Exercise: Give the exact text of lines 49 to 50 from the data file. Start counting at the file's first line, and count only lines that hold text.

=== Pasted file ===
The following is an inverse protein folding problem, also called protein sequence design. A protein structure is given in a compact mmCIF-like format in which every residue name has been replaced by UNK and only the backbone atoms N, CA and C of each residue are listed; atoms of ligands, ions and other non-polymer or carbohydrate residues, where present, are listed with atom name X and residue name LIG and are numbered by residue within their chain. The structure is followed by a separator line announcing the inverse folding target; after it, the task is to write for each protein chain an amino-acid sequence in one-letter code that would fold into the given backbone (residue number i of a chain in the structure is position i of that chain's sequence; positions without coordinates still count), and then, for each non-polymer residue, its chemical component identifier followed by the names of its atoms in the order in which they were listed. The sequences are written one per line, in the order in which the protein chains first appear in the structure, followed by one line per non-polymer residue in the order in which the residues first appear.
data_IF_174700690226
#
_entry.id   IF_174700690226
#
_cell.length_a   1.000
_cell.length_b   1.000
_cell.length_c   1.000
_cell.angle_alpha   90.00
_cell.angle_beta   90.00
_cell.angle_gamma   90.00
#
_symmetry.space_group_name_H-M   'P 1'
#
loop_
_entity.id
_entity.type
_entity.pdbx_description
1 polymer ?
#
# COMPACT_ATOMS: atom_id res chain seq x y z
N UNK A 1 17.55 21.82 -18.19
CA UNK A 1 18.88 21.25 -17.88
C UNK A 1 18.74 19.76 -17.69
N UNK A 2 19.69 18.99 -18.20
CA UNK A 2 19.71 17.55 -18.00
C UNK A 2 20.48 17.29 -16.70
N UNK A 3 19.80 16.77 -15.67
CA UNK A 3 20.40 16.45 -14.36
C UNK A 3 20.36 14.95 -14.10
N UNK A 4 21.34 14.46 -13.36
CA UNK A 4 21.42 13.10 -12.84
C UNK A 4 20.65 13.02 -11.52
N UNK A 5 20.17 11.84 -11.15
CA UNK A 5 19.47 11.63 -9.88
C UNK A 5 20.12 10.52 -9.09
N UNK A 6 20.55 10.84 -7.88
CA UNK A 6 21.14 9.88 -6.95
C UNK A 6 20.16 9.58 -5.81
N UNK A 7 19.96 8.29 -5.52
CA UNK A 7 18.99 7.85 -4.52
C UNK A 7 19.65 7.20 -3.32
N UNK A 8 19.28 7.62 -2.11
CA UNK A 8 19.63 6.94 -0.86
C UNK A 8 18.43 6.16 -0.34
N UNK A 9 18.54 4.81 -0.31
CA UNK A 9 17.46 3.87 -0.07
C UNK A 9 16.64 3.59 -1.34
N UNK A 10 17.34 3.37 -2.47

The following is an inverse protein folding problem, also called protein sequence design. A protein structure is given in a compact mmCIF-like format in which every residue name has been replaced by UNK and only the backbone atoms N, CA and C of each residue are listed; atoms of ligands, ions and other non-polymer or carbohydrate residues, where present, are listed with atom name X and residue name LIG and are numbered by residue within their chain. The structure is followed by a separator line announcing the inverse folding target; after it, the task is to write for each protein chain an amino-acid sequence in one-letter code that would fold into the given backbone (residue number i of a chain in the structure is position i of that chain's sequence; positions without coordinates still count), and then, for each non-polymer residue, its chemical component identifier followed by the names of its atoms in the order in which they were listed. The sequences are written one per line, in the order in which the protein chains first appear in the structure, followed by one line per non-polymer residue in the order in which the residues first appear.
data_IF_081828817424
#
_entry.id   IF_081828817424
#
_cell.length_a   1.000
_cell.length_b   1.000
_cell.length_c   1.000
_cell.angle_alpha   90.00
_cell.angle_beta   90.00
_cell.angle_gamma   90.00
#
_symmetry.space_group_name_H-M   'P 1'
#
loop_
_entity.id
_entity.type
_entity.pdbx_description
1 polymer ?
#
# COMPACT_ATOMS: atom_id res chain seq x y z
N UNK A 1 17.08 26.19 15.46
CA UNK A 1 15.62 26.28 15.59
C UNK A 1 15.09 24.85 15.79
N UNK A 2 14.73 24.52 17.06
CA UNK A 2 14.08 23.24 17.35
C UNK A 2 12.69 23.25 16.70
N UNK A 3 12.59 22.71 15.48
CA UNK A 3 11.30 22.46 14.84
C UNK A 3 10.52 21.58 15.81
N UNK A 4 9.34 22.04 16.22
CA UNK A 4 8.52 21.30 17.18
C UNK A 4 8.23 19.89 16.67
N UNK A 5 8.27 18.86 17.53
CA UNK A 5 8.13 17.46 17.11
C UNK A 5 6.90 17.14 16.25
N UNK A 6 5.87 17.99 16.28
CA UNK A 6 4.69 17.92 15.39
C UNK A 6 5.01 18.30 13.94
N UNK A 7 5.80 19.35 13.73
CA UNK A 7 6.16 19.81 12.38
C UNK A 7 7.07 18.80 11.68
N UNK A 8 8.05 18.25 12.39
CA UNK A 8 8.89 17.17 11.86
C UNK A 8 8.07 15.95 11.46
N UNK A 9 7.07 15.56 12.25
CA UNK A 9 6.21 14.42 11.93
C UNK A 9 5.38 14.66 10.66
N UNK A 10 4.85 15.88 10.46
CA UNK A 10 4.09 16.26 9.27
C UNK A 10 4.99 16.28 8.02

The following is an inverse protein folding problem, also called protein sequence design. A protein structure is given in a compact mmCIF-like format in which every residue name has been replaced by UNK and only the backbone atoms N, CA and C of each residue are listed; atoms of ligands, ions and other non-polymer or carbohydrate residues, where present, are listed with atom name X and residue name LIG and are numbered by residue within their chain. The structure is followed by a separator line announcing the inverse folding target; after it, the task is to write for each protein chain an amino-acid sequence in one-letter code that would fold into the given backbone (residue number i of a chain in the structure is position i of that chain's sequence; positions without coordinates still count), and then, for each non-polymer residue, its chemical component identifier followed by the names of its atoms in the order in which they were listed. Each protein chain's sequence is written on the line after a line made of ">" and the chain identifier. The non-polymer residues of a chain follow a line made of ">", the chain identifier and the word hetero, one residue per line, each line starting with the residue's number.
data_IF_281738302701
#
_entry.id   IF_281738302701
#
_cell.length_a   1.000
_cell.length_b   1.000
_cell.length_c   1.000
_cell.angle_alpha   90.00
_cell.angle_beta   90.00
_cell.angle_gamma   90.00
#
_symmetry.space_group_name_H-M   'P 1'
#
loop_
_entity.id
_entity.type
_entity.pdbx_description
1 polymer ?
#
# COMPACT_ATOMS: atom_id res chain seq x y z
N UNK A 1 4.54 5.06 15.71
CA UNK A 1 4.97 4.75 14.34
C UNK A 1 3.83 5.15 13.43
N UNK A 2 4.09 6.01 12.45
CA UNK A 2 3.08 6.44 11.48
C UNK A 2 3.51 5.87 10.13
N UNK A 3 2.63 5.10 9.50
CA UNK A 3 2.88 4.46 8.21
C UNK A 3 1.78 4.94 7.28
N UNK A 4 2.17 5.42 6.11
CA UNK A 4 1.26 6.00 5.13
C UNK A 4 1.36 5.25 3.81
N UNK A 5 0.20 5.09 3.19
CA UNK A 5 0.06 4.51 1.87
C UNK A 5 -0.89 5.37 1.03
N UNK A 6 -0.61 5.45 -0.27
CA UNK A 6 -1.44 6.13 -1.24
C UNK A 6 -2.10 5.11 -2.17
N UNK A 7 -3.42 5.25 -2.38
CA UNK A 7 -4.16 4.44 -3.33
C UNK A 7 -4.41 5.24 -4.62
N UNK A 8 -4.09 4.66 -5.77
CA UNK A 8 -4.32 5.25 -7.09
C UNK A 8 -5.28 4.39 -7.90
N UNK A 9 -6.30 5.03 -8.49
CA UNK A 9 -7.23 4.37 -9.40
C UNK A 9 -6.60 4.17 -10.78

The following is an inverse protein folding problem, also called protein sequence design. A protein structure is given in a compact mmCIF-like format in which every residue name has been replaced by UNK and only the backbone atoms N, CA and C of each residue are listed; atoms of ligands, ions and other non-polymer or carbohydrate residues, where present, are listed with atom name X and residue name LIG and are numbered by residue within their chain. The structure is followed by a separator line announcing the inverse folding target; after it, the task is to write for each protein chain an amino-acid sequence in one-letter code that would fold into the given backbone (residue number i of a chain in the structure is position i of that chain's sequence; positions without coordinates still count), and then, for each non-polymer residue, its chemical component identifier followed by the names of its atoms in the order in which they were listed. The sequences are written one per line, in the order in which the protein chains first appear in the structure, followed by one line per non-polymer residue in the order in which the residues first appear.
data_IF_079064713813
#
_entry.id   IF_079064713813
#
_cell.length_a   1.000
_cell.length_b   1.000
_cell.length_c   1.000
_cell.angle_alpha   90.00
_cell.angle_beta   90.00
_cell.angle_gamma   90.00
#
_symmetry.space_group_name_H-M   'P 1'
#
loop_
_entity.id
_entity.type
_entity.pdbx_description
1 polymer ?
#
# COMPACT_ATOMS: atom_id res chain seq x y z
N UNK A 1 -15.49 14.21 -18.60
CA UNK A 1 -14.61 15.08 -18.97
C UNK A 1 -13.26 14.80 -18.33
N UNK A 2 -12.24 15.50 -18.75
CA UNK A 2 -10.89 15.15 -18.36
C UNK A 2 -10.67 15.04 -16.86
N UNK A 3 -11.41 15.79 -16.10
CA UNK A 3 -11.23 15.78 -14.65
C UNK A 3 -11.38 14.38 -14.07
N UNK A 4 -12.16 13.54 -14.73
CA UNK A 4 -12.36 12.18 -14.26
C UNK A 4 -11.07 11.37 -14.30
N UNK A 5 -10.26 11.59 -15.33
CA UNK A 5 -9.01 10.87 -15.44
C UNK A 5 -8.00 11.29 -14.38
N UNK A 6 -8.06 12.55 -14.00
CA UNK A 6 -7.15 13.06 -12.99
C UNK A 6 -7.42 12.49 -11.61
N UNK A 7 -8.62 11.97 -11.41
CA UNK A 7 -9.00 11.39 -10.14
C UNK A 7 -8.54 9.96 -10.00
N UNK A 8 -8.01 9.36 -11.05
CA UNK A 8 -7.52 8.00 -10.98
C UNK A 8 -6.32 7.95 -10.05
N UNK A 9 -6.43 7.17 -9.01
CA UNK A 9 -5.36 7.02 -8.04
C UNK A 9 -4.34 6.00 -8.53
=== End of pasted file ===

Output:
N UNK A 10 17.34 3.37 -2.47

The following is an inverse protein folding problem, also called protein sequence design. A protein structure is given in a compact mmCIF-like format in which every residue name has been replaced by UNK and only the backbone atoms N, CA and C of each residue are listed; atoms of ligands, ions and other non-polymer or carbohydrate residues, where present, are listed with atom name X and residue name LIG and are numbered by residue within their chain. The structure is followed by a separator line announcing the inverse folding target; after it, the task is to write for each protein chain an amino-acid sequence in one-letter code that would fold into the given backbone (residue number i of a chain in the structure is position i of that chain's sequence; positions without coordinates still count), and then, for each non-polymer residue, its chemical component identifier followed by the names of its atoms in the order in which they were listed. The sequences are written one per line, in the order in which the protein chains first appear in the structure, followed by one line per non-polymer residue in the order in which the residues first appear.